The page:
14. You choose baby clothes based on how easy they are to put on. All of your baby’s outfits consist of one article of clothing with no more than one zipper or three snaps.
  15. You are constantly analyzing your children to figure out their Myers-Briggs types.
  16. You started decorating your baby’s nursery while you were pregnant, but then you lost interest and now she’s three years old and still has bare walls and only two pieces of furniture in her room.
  17. Your 2-year-old can correctly identify photos of a nebula and supernova; knows the difference between a rocket, satellite, and space probe; and can name seven different species of whales.
  18. You hope your kid won’t be invited to any birthday parties, because then she’ll want you to throw one for her.
  19. You dread long holiday weekends because you can’t stand the noise and commotion of spending so many days in a row with your spouse and kids.

Self-perception and others’ perception

I once got into an argument with a coworker, an ESFJ. She had said something I found offensive, I explained why, we discussed it and made amends. At the end of the conversation she said this was a new experience for her because, “I’ve never had anybody not like me before.” That sentence stunned me. She really believed that out of all the people she had ever encountered, not a single one disliked her.

It seems pretty common for ESJs to believe that they are universally, or at least overwhelmingly, liked. They can have this confidence not only because their personality allows it, but also because it’s probably mostly true. The ESTJ and ESFJ personality types are dominant both in terms of proportion of the population and their status in American culture. Our culture idealizes these types, specifically ESFJ for women and ESTJ for men. People generally tend to like others who are similar to themselves, and SJs are definitely in the majority numbers-wise.

In addition, Judgers are generally less attuned to others’ perception of them than are Perceivers. Whereas Perceivers are input-oriented, taking in the maximum amount of information from their surroundings at the expense of action, Judgers will only take in as much information as they need to form an action or response, and then are less open to new possibilities. So it stands to reason that Judgers are more likely than Perceivers to believe that others have a favorable opinion of them, because people tend not to openly show dislike of a person, and it may take careful observation of their facial expressions, tone, and body language to figure out what they’re really thinking.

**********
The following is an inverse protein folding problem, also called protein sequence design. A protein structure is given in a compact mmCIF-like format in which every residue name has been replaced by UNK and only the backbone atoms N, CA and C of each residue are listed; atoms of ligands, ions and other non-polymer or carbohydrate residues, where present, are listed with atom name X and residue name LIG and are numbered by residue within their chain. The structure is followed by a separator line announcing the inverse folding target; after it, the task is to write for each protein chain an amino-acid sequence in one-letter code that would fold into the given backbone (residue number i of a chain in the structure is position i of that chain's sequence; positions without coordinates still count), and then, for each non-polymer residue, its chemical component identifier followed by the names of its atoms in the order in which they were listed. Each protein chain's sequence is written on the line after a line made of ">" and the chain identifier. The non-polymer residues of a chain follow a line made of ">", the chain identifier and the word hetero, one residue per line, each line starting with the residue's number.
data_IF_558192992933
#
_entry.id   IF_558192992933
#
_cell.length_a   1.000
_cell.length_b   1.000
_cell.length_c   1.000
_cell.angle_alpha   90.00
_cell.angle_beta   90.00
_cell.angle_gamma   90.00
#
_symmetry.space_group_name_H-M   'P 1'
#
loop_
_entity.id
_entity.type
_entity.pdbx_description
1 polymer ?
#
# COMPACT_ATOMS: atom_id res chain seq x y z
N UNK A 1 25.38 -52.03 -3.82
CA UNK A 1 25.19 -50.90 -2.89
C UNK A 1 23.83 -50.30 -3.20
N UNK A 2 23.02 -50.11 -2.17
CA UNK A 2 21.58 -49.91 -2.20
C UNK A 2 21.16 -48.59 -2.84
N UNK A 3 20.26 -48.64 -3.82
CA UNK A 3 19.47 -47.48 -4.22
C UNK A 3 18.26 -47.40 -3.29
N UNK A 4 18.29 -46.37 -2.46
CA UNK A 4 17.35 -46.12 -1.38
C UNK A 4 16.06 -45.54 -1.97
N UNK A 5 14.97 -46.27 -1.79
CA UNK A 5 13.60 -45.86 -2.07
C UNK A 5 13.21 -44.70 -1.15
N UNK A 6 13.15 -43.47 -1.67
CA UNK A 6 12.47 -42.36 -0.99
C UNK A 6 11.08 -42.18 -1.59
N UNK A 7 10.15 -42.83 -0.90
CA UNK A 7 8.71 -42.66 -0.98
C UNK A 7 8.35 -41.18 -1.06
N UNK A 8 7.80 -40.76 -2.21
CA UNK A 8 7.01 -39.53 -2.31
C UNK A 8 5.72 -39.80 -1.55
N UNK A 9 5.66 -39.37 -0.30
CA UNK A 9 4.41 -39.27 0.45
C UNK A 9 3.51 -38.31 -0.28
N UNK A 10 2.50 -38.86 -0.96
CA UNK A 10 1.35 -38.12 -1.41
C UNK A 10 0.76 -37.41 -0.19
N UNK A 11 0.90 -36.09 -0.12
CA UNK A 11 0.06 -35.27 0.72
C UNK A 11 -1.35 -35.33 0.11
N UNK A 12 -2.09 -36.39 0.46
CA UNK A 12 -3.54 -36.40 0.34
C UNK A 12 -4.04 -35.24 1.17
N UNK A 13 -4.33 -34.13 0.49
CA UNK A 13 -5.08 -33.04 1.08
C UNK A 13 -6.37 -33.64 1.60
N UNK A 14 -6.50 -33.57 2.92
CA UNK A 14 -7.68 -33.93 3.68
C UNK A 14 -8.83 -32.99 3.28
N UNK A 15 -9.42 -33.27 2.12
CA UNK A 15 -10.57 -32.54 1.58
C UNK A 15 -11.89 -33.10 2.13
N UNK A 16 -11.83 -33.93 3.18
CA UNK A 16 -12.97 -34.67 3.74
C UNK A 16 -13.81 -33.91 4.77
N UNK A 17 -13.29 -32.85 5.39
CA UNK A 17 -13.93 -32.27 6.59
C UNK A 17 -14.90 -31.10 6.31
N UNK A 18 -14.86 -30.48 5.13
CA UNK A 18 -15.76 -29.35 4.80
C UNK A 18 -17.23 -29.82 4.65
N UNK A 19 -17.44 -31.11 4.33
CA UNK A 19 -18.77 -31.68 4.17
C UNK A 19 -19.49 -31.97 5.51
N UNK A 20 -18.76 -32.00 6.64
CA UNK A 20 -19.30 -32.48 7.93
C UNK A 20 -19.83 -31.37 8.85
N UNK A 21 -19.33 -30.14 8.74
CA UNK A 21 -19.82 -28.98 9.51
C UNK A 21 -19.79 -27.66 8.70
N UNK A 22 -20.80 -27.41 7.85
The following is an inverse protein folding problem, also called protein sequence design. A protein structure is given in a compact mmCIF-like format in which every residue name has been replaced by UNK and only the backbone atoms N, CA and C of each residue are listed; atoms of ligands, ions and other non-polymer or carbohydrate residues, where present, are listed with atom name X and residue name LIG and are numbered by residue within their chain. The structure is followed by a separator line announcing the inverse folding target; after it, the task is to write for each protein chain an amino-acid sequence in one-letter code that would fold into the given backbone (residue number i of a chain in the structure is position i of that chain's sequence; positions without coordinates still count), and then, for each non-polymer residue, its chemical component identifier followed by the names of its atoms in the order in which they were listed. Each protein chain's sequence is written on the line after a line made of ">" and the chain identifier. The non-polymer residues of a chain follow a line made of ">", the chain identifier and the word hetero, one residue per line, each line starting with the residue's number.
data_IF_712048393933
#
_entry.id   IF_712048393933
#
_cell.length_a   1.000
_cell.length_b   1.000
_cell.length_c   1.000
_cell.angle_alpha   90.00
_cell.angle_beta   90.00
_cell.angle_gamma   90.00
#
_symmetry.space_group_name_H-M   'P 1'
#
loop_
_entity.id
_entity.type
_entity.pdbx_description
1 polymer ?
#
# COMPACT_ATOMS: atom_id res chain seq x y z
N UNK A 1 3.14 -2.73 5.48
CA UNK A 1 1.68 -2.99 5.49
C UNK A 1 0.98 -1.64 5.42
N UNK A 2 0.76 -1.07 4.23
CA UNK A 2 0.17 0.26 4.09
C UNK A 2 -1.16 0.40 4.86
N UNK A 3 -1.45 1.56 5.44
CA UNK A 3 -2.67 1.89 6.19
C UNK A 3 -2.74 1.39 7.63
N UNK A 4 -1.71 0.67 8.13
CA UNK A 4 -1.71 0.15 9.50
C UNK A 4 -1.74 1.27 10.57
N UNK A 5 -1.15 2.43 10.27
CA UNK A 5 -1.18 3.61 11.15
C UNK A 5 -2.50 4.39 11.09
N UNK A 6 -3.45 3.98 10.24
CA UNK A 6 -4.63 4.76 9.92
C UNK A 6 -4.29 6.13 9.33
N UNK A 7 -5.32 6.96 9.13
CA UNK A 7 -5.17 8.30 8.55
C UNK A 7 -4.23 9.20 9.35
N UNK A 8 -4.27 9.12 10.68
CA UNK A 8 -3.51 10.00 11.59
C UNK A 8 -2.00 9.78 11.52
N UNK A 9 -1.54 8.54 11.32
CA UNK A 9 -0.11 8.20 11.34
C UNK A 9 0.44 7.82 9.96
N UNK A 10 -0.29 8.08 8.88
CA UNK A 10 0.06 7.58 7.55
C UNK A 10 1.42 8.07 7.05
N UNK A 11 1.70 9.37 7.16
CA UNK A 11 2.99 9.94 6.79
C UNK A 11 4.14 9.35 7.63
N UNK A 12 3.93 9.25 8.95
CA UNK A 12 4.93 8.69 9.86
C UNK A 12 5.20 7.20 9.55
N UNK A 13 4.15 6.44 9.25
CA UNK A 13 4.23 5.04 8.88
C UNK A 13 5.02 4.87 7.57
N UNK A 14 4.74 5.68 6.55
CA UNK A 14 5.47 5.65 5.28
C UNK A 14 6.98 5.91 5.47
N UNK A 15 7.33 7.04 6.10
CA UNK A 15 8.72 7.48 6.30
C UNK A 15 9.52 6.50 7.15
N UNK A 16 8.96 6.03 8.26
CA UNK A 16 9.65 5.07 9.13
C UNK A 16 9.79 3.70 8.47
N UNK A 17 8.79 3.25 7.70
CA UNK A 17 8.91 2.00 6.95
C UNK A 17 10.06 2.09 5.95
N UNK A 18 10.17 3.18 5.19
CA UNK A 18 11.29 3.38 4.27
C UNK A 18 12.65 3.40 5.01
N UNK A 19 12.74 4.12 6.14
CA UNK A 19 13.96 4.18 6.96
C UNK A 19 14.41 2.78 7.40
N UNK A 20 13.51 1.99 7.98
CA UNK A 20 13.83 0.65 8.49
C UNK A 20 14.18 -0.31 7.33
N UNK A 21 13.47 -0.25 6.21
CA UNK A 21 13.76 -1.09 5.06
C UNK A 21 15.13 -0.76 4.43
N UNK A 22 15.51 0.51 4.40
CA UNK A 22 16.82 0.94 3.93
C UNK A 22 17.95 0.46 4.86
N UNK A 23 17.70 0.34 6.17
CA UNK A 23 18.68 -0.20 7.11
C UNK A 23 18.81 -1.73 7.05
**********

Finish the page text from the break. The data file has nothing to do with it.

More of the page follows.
Since Sensors focus on sensory information, I suspect also that they may be more likely to take others’ perceived opinion of them at face value. Whereas iNtuitives focus on what can’t be seen, and are more likely to assume that others have unspoken underlying thoughts, Sensors may assume that others’ outward expressions accurately reflect their inner feelings.

It seems entirely foreign to me that a person could go through life thinking that everybody likes them. I have gone through life thinking nearly the opposite. I assume that most people don’t like me, because as an INTP I am very different from most people, and because I have encountered relatively few people who I genuinely like beyond a first impression. Because I am always taking in information and analyzing sensory information for deeper meaning, in social interactions I tend to interpret any negative cues as an indication of deeper dislike. I am very sensitive to tone of voice and the unspoken messages in other people’s words. (Ironically, I’m not so adept at controlling my own tone of voice, and I often seem to convey messages differently from the way I intended.)

(On a side note, while people generally don’t tell you to your face that they don’t like you, they usually do tell you when they don’t like somebody else. I’ve found that it’s pretty common for someone to say “I don’t like people who [fill in the blank]” without knowing that I also [fill in the blank].)

I wonder how life would be different if I went about life assuming that everyone liked me. Sometimes people who have that kind of confidence (or overconfidence) think they can do no wrong, and use it as license to say things that are rude or offensive, believing that anybody who was offended would say so. I’ve encountered a few people like that. But I also think that if I believed others always had a positive opinion of me, I would have a more positive opinion of myself, and be less eager to mold myself for the sake of pleasing others.

That time we all got the rabies vaccine

To try to get out of my blogging rut, I thought I would share more of my experiences and stories from everyday life. I usually think this type of blogging is boring to read, but it seems to be what most bloggers do, so why not.

Last summer when we lived in Colorado, my husband and I saw a bat flying around our house late one night after AJ was asleep. We chased it around for awhile until it disappeared, then KJ did what he always does: he googled the shit out of it. He read about how bats are the number one source of human rabies transmission in the U.S., how they can squeeze under doors and through tiny gaps a quarter of an inch wide, how they can bite people while sleeping without them ever knowing, and their teeth make such tiny puncture wounds that you could never know you’d been bitten. Rabies is nearly 100% fatal, has an incubation period of anywhere between a week and a year, and is 100% preventable if you get the vaccine before symptoms appear. We decided that we would all need to get vaccinated, unless we could capture the bat and have it tested for rabies. Continue reading